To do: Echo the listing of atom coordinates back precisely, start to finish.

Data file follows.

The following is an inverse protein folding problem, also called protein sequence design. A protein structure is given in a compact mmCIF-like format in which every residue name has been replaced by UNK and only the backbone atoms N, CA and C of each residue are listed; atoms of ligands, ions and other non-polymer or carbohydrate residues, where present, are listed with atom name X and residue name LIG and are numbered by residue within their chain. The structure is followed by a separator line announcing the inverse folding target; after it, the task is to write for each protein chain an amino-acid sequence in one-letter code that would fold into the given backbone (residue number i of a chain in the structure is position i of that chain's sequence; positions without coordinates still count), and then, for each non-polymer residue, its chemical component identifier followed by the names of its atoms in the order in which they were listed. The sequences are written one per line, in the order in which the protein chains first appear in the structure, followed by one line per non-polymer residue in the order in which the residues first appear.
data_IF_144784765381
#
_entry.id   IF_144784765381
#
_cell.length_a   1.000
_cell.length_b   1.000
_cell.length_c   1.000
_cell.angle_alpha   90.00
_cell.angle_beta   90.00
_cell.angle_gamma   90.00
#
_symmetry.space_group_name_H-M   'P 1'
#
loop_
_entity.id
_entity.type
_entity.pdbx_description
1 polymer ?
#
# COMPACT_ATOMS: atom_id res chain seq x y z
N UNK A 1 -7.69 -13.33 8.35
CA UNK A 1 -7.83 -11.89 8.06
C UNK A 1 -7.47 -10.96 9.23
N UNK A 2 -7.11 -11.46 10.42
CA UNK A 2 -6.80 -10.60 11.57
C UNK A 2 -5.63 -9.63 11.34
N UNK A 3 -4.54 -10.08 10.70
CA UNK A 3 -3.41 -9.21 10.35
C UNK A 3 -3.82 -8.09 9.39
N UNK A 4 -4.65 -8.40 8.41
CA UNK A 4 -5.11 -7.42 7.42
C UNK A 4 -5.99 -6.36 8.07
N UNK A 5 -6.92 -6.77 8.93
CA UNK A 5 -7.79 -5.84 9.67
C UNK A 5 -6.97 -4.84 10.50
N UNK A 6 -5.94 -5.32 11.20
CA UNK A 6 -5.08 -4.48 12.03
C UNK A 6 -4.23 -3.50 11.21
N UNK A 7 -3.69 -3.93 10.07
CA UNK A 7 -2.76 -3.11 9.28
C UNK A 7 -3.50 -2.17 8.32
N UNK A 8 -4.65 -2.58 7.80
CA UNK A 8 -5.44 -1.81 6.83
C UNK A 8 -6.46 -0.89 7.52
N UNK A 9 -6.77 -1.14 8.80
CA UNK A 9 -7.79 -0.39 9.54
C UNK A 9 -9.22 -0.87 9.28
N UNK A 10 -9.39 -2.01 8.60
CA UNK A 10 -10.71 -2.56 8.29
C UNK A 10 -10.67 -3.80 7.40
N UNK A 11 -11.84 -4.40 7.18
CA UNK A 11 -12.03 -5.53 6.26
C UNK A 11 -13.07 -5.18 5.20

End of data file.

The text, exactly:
The following is an inverse protein folding problem, also called protein sequence design. A protein structure is given in a compact mmCIF-like format in which every residue name has been replaced by UNK and only the backbone atoms N, CA and C of each residue are listed; atoms of ligands, ions and other non-polymer or carbohydrate residues, where present, are listed with atom name X and residue name LIG and are numbered by residue within their chain. The structure is followed by a separator line announcing the inverse folding target; after it, the task is to write for each protein chain an amino-acid sequence in one-letter code that would fold into the given backbone (residue number i of a chain in the structure is position i of that chain's sequence; positions without coordinates still count), and then, for each non-polymer residue, its chemical component identifier followed by the names of its atoms in the order in which they were listed. The sequences are written one per line, in the order in which the protein chains first appear in the structure, followed by one line per non-polymer residue in the order in which the residues first appear.
data_IF_144784765381
#
_entry.id   IF_144784765381
#
_cell.length_a   1.000
_cell.length_b   1.000
_cell.length_c   1.000
_cell.angle_alpha   90.00
_cell.angle_beta   90.00
_cell.angle_gamma   90.00
#
_symmetry.space_group_name_H-M   'P 1'
#
loop_
_entity.id
_entity.type
_entity.pdbx_description
1 polymer ?
#
# COMPACT_ATOMS: atom_id res chain seq x y z
N UNK A 1 -7.69 -13.33 8.35
CA UNK A 1 -7.83 -11.89 8.06
C UNK A 1 -7.47 -10.96 9.23
N UNK A 2 -7.11 -11.46 10.42
CA UNK A 2 -6.80 -10.60 11.57
C UNK A 2 -5.63 -9.63 11.34
N UNK A 3 -4.54 -10.08 10.70
CA UNK A 3 -3.41 -9.21 10.35
C UNK A 3 -3.82 -8.09 9.39
N UNK A 4 -4.65 -8.40 8.41
CA UNK A 4 -5.11 -7.42 7.42
C UNK A 4 -5.99 -6.36 8.07
N UNK A 5 -6.92 -6.77 8.93
CA UNK A 5 -7.79 -5.84 9.67
C UNK A 5 -6.97 -4.84 10.50
N UNK A 6 -5.94 -5.32 11.20
CA UNK A 6 -5.08 -4.48 12.03
C UNK A 6 -4.23 -3.50 11.21
N UNK A 7 -3.69 -3.93 10.07
CA UNK A 7 -2.76 -3.11 9.28
C UNK A 7 -3.50 -2.17 8.32
N UNK A 8 -4.65 -2.58 7.80
CA UNK A 8 -5.44 -1.81 6.83
C UNK A 8 -6.46 -0.89 7.52
N UNK A 9 -6.77 -1.14 8.80
CA UNK A 9 -7.79 -0.39 9.54
C UNK A 9 -9.22 -0.87 9.28
N UNK A 10 -9.39 -2.01 8.60
CA UNK A 10 -10.71 -2.56 8.29
C UNK A 10 -10.67 -3.80 7.40
N UNK A 11 -11.84 -4.40 7.18
CA UNK A 11 -12.03 -5.53 6.26
C UNK A 11 -13.07 -5.18 5.20